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Released: October 16, 2020

Label: Passyunk, Republic

Singles: N/A

Features: Pusha T, Swizz Beatz, Killer Mike, Portugal. The Man, The Last Artful, Dodgr and Schoolboy Q.

This third volume of the Streams of Thought series features the legendary MC collaborating with the underrated Sean C (of Bad Boy’s Hitmen fame). The sonic landscape of Cane & Able is filled with socio-political themes and urban narratives, a testament to Thought’s indomitable lyrical prowess. His exploration of grim subjects like white supremacy and the harsh reality of life in Philly is unabashed and powerful. However, the switch in production style might not sit well with all listeners. The dense lyricism and rhymes occasionally lean towards the cryptic, necessitating an attentive ear to decipher. The album’s highlight, “Thought vs Everybody”, is a relentless sonic onslaught where the Philly rapper stakes his claim as a reigning lyricist . Despite some collaborations feeling a tad out of place, the album is a solid addition to Black Thought’s discography.

Glorious Game (with El Michels Affair)

Ranking Every Black Thought Album From Worst To Best Glorious Game

Released: April 14, 2023

Label: Big Crown

Singles: “Grateful”, “That Girl”, “Glorious Game (feat. KIRBY)”, “I’m Still Somehow”

Features: Kirby, Son Little, Brainstory

In Glorious Game , the Roots MC pairs with Leon Michels — frontman of El Michels Affair, resulting in a gorgeous fusion of live instrumentation and sampling. This combination, alongside Thought’s cutting-edge lyricism, concocts an album that feels both innovative and nostalgic. Tracks traverse a spectrum of genres, with the dancehall-infused “Grateful” and the fusion of Turkish psych and vintage funk being prime examples. Throughout the project, the Philly MC’s bars remain as sharp and potent as ever, painting vivid pictures of street life or more introspective narratives. His delivery maintains a humorous undertone, a stark contrast to the seriousness of his subject matter. Despite its audacious experimentation, Glorious Game manages to uphold Black Thought’s signature lyrical genius.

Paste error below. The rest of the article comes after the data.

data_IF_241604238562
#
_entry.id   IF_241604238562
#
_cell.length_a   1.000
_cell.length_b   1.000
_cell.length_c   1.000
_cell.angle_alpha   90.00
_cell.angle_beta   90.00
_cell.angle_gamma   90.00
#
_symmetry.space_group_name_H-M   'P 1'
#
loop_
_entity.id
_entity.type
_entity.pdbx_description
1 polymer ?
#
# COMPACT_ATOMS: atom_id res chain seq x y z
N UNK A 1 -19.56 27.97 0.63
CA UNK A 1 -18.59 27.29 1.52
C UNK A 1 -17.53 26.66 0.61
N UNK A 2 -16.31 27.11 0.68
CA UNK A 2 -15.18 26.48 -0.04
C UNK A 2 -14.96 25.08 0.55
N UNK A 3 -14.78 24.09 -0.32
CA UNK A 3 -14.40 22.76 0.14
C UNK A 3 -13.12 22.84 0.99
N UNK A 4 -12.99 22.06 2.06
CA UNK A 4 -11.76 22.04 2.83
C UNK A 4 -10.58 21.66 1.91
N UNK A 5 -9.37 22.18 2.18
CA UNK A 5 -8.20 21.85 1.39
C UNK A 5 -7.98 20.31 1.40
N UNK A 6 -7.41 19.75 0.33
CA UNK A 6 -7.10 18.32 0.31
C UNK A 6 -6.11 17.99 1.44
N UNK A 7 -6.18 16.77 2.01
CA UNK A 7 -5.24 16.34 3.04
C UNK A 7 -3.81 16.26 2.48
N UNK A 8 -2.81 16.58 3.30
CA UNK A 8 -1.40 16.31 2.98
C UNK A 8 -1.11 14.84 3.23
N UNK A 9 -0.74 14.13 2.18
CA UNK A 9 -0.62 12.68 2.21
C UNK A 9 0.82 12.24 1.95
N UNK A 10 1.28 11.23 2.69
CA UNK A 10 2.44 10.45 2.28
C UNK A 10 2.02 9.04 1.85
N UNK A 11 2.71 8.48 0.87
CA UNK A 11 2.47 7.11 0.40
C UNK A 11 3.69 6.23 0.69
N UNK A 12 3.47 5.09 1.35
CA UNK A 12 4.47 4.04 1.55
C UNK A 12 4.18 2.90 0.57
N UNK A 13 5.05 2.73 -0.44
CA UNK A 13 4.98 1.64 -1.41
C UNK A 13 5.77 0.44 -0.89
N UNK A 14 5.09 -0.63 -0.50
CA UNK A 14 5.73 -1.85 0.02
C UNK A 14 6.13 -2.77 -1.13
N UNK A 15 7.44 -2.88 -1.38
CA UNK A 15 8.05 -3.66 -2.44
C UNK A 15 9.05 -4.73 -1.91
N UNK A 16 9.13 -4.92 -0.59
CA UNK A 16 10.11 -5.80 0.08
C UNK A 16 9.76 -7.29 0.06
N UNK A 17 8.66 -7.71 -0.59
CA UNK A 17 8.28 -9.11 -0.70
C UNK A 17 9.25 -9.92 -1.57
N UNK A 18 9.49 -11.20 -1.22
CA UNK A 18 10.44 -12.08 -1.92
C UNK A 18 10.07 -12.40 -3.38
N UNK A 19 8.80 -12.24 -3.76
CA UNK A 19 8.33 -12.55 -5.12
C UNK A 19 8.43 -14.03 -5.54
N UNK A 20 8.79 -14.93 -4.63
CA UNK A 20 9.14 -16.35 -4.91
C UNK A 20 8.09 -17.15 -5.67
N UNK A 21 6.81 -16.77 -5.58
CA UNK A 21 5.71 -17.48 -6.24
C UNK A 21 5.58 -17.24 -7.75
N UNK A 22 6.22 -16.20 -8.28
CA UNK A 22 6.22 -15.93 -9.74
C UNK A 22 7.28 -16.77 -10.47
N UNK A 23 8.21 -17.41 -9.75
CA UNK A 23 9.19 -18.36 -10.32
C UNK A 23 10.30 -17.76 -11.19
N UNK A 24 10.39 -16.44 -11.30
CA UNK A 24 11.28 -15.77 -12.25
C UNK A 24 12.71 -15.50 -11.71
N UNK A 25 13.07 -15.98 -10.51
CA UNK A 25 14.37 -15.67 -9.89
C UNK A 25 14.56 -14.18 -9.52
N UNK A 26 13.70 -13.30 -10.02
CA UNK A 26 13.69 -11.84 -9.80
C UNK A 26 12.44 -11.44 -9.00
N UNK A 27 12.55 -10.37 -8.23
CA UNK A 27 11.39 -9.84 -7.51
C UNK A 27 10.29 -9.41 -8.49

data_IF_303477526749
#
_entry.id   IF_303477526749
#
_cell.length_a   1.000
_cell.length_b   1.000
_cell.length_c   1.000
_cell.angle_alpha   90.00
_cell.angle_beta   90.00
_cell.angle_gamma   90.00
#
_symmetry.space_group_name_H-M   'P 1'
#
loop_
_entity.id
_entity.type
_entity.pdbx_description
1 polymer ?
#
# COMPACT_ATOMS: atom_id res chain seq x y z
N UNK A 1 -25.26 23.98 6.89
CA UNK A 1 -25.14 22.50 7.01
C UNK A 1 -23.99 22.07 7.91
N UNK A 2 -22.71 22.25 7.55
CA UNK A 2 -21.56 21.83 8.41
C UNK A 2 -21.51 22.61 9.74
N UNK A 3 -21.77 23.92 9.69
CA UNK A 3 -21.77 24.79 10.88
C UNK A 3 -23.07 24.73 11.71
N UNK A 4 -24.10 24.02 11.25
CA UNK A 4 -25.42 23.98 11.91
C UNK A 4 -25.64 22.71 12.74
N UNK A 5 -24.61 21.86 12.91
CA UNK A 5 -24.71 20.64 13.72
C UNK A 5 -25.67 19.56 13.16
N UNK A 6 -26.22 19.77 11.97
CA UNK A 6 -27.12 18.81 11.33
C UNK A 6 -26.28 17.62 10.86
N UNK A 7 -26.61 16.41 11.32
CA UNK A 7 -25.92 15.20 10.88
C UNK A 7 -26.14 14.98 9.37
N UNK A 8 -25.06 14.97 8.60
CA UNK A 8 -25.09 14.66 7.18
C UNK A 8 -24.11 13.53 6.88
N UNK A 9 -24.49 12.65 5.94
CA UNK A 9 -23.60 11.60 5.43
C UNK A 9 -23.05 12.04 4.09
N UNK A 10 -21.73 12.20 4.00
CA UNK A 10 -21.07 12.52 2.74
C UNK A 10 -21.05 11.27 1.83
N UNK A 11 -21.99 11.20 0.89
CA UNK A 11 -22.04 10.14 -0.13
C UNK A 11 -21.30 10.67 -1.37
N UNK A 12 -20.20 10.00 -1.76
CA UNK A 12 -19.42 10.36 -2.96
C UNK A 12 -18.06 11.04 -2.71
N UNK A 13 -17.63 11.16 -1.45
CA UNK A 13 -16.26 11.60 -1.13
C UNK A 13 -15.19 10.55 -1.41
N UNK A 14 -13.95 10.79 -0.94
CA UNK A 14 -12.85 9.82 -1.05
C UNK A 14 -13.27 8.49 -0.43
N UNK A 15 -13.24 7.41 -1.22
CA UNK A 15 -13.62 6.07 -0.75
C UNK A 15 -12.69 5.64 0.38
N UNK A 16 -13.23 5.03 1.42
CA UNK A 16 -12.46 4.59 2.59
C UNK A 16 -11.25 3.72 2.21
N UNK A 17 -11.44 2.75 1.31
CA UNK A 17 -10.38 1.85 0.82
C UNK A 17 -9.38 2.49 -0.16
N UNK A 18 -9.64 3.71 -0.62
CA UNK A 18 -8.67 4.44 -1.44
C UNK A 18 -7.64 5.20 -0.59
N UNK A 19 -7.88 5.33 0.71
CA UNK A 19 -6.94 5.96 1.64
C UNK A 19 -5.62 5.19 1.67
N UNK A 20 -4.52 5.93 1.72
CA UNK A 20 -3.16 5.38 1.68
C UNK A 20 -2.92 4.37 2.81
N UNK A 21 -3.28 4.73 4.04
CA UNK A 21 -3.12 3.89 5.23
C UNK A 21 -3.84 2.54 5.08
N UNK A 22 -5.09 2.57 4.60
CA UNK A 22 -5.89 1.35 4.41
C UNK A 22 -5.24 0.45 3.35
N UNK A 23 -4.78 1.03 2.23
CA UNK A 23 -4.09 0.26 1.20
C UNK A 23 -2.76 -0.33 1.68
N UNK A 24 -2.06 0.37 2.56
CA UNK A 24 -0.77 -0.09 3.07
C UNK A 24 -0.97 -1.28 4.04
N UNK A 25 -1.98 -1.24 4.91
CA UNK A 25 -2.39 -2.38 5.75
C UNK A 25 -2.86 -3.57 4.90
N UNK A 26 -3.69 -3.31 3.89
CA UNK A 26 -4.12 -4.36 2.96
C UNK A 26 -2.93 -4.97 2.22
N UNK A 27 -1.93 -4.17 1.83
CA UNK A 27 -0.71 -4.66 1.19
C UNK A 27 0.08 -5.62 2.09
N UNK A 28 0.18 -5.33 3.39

Cheat Codes (with Danger Mouse)

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Released: August 12, 2022

Label: BMG

Singles: “No Gold Teeth”, “Because”, “Aquamarine”, “Strangers”

Features: Raekwon, Kid Sister, Joey Bada$$, Russ, Dylan Cartlidge, MF Doom, Michael Kiwanuka, A$AP Rocky, Run the Jewels, Conway the Machine

Cheat Codes , the result of an inspired collaboration with the audacious Danger Mouse, stands tall as the pinnacle of the Philly rapper’s discography. The lyrical maestro’s words are skilfully embroidered into the richly textured tapestry of Danger Mouse’s sample-driven production, forming a sonic kaleidoscope of moody, psychedelic hues. While the album boasts some top-notch features (Chef, Joey Badass, the late MF DOOM, A$AP Rocky, Run the Jewels and Conway the Machine), it’s when Thought is left to his own devices, commanding the space with his matchless wordplay, that the album truly radiates. Notable tracks such as “Belize” and “Aquamarine” encapsulate the MC’s formidable prowess with words, his narrative wrapping around listeners like a captivating tale spun by a seasoned wordsmith. Cheat Codes isn’t just another album by a rapper; it’s a masterclass in lyrical agility and storytelling, a testament to the art of rhyming and a roadmap to the intricate corridors of Thought’s mind. The project brims with an undeniable dynamism, thanks in large part to the veteran MC’s compelling delivery. It’s as if every beat, every word, every pause is calibrated for maximum impact. Not only is Cheat Codes the best Black Thought album to date, it’s one of the best rap albums in recent history.